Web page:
It may seem like a forced analogy but there's a lot to be learnt from one of nature's perfect organisations - the pride. Lions are ruthless, organised, work as a team and are willing to take risks - and so should you be.

That was the message delivered to young managers in the food and drink industry who attended last week's IGD Leading Edge forum at the Hotel Russell in


There was plenty of practical advice on offer at the event (see boxout). But keynote speaker Ian Thomas, a South African who spent 20 years watching lions in the wild before turning to the more sedate world of business speaking, used the lion metaphor to paint a brutal picture of an increasingly global retail industry fighting over tighter resources and leaner profit margins.

Hunting for market share was going to get a lot tougher because of growing global demand for food from the emerging economies, hand in hand with the ­biofuels industry pushing up grain prices and rising interest rates, subsequent speakers warned.

Like the lioness pack that approaches a Cape buffalo - a beast "that looks at you like you owe him money"- businesses should develop enough confidence in the team to be willing to take risks, advised Thomas. "With a strong team you can approach high-risk situations with the confidence you're being backed up. In a lot of businesses, if you stick your neck out, people just watch to see what happens to you. But if you surround yourself with strength you can achieve anything."

Other speakers drew further parallels between the way a pride and a successful business operates. The hunt is characterised by a quick, co-ordinated response to the promise of prey. As soon as the target is detected, the pack moves swiftly and as one.

"We need to improve our flow of information and implement the decisions we make faster," said Nielsen's retail services senior manager Mike Watkins.

Businesses needed to invest in technology, personnel and business processes to ensure their responses were lightning quick, he said. That meant more analysis and decision-making needed to take place at store level.

Innovation would be key, added James Walton, IGD's chief economist. "In the past, when people talked about innovation in food, we used to think NPD. But we're going to have to show innovation in every area of the industry, from raw materials to retail," he said.

Sixty-four per cent of retail executives thought innovation and differentiation would be the most important issues for retailers in the next five years, according to IGD research presented by senior business analyst Jonathan Gunz.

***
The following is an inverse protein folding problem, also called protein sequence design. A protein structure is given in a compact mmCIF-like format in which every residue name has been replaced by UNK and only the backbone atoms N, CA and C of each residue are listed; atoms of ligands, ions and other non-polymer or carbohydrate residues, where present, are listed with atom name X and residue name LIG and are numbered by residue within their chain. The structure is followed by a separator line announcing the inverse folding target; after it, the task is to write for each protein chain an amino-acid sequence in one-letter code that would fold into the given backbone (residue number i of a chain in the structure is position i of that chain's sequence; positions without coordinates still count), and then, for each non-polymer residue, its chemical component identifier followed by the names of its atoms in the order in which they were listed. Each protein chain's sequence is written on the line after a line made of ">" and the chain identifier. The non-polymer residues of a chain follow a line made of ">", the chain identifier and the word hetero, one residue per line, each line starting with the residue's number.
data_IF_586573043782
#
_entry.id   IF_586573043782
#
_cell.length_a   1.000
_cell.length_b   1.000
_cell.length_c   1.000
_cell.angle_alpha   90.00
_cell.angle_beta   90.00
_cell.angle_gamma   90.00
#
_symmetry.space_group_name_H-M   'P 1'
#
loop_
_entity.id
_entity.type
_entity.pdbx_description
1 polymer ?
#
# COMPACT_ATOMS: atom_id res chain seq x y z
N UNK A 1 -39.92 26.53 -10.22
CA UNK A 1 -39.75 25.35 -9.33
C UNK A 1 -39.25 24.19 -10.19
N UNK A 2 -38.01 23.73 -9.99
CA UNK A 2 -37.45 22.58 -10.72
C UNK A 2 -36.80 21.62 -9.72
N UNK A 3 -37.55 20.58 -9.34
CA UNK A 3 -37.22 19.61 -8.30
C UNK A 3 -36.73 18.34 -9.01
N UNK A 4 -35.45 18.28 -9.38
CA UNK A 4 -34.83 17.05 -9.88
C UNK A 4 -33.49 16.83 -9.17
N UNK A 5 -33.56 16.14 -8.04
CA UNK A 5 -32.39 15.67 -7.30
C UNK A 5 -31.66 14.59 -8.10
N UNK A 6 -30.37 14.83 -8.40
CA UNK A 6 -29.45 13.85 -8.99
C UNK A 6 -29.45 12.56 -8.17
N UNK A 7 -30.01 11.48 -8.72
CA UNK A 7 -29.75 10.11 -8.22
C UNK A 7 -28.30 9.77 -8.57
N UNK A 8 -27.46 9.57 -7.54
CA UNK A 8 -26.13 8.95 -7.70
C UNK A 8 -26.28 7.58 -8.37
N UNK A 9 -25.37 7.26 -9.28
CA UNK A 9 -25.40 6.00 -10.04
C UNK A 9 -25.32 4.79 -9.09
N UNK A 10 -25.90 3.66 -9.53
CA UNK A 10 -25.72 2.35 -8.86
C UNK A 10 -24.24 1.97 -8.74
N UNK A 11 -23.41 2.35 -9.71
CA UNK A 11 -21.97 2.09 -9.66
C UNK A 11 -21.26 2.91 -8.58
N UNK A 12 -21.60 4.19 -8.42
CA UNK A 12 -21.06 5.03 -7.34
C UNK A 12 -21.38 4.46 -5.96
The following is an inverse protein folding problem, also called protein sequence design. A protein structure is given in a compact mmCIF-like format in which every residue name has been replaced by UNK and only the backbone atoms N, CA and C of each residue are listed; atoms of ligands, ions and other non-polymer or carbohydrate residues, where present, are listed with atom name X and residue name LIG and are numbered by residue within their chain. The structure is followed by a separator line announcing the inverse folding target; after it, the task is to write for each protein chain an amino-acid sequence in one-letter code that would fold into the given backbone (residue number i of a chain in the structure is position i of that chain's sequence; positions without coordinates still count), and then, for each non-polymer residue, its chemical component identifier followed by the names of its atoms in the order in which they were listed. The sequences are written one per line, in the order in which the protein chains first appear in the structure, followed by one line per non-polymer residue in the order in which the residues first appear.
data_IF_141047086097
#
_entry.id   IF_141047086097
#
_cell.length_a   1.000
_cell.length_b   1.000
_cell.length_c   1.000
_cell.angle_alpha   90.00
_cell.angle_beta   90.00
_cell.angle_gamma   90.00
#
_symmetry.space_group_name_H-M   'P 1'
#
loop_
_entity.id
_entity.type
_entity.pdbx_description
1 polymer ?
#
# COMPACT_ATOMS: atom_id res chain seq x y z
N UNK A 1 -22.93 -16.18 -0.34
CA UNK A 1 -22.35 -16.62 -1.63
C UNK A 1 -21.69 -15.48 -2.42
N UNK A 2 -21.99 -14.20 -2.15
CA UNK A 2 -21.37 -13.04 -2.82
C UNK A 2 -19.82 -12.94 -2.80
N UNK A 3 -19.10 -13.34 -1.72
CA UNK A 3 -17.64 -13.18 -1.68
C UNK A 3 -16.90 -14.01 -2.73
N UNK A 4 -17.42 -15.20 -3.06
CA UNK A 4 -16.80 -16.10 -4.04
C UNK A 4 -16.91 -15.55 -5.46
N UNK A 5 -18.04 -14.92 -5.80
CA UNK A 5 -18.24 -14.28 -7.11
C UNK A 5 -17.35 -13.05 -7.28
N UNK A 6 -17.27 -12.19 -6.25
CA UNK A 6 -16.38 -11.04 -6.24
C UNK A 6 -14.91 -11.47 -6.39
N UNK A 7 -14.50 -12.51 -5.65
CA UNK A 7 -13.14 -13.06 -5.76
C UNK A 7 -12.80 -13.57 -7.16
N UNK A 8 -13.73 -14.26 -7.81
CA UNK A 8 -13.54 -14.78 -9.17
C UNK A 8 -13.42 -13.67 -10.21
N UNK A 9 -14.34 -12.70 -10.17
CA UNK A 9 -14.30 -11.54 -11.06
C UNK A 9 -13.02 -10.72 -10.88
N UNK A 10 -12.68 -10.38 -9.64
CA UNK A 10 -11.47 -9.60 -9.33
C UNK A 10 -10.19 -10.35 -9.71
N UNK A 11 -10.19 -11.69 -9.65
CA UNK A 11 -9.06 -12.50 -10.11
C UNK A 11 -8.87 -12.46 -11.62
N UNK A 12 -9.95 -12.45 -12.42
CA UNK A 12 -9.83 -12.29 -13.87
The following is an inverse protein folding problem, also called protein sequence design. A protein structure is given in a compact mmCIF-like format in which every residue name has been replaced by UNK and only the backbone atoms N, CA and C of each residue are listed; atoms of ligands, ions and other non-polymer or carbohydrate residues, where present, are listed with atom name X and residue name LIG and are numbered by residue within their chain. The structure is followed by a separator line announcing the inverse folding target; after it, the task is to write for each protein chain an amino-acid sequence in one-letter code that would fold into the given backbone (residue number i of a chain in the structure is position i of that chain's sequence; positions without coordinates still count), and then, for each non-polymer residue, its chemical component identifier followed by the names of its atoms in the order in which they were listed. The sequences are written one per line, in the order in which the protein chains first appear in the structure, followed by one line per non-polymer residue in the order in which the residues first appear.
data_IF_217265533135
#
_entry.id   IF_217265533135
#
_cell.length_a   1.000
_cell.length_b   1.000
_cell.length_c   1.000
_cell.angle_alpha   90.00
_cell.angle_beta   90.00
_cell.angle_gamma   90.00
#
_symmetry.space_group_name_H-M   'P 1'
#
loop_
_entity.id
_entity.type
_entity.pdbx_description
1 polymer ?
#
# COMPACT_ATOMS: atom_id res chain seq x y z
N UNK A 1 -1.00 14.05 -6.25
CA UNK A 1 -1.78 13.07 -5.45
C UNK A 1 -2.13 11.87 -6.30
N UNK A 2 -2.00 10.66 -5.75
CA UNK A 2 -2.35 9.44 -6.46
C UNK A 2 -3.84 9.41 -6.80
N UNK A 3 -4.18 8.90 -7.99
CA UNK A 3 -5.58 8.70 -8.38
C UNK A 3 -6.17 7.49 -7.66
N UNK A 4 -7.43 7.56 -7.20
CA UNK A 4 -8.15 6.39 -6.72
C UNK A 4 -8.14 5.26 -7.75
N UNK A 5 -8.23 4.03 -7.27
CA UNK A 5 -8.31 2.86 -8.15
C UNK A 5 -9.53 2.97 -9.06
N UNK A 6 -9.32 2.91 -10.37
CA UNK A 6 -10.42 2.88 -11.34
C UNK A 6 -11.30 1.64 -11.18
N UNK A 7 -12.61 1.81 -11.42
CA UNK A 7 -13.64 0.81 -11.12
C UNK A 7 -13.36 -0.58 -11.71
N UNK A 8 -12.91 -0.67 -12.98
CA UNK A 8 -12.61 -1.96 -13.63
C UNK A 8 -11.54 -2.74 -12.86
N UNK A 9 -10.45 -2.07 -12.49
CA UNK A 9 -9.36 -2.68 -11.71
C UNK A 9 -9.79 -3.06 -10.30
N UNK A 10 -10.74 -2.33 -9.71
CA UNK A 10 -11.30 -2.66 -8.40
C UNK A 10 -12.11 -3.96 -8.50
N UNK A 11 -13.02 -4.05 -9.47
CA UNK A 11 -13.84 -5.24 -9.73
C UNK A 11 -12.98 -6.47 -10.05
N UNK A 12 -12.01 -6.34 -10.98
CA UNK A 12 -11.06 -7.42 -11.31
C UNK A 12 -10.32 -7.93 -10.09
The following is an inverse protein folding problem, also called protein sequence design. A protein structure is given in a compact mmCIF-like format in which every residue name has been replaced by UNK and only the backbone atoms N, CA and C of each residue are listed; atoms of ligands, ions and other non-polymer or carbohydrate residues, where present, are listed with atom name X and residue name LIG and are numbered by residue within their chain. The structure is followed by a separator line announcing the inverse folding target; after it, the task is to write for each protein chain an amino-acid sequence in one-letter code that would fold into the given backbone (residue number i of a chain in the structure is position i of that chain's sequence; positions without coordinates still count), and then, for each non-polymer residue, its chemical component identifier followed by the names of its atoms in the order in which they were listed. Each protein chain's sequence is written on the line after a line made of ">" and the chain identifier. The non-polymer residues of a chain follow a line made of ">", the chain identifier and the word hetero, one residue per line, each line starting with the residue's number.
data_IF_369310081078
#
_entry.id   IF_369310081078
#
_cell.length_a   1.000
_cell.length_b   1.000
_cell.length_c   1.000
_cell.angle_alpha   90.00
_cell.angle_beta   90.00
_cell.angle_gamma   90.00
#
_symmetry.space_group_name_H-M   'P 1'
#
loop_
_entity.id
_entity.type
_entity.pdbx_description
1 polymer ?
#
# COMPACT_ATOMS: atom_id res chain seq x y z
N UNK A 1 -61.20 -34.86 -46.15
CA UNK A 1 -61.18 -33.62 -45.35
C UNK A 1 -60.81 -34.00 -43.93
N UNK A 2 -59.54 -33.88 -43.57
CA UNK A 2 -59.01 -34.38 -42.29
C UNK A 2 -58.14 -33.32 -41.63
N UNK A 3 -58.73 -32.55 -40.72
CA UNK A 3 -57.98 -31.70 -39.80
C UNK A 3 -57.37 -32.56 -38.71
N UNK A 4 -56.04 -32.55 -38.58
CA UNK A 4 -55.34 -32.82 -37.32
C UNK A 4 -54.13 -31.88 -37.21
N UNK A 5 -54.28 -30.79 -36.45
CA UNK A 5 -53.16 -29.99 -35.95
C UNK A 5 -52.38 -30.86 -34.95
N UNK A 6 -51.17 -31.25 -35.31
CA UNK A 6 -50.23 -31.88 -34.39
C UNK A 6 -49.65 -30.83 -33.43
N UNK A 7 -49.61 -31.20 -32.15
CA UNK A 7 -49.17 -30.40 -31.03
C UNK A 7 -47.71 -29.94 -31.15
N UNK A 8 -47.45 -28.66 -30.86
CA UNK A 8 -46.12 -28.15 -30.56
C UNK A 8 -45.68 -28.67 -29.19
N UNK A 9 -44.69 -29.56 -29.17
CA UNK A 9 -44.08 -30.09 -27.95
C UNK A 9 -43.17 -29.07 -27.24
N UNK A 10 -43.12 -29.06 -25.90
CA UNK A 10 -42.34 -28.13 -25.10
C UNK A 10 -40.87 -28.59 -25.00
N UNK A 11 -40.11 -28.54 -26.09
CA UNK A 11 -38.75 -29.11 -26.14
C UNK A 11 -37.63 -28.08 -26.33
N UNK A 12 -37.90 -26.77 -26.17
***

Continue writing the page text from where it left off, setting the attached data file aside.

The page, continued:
Speaking especially to international retailers, Gunz emphasised the need to incorporate regional practices in-store, citing the Chinese custom of choosing a live fish that is then killed at the counter. "Pick the right theme, right place, right time to innovate," he advised.

Successful businesses take risks, said Watkins. "The consumer takes risks by trying new products, so we should take risks with what we offer," he said, noting that the four dominant current consumer trends - health, ethics, convenience and premium - would not have been predicted by traditional market research.

The messages hit home with delegates. "Our food products have been affected by rising prices," admitted Liam Cunnah from Unilever's graduate scheme, "so we're feeling the effects", while Jenny Brown, public affairs assistant at the ACS, said: "It made me think about what qualities a team needs to work well."

Now they just have to put the advice into practice. five top tips

Improve stock repositioning: develop, then embrace, new technology to tailor product placement to individual stores. After promotions and price cuts, repositioning your stock is the best way to boost sales.

Adapt to restaurant trends: more people enjoy cooking at home . Quick, easy options that communicate authenticity will be successful, especially if they can be passed off as being made from scratch.

Tailor your offerings for an ageing, wealthy population: accentuate health benefits and cut down on reams of on-pack information in unreadable tiny writing. Tone down colours and make sure products are easy to open, and available in smaller portions.

Increase interaction in-store: make sure you develop a rapport with the consumer. Whole Foods Market and retailtainment in Korean supermarkets engage consumers by making the shopping experience more fun.

Sustainability: don't make premature assumptions. New Zealand lamb producers claim they are more efficient than their British counterparts, offsetting the food miles involved, for instance. Saving rainforests from development sounds noble, but it's important to consider the impact on people's livelihoods.

Source: Leading Edge speakers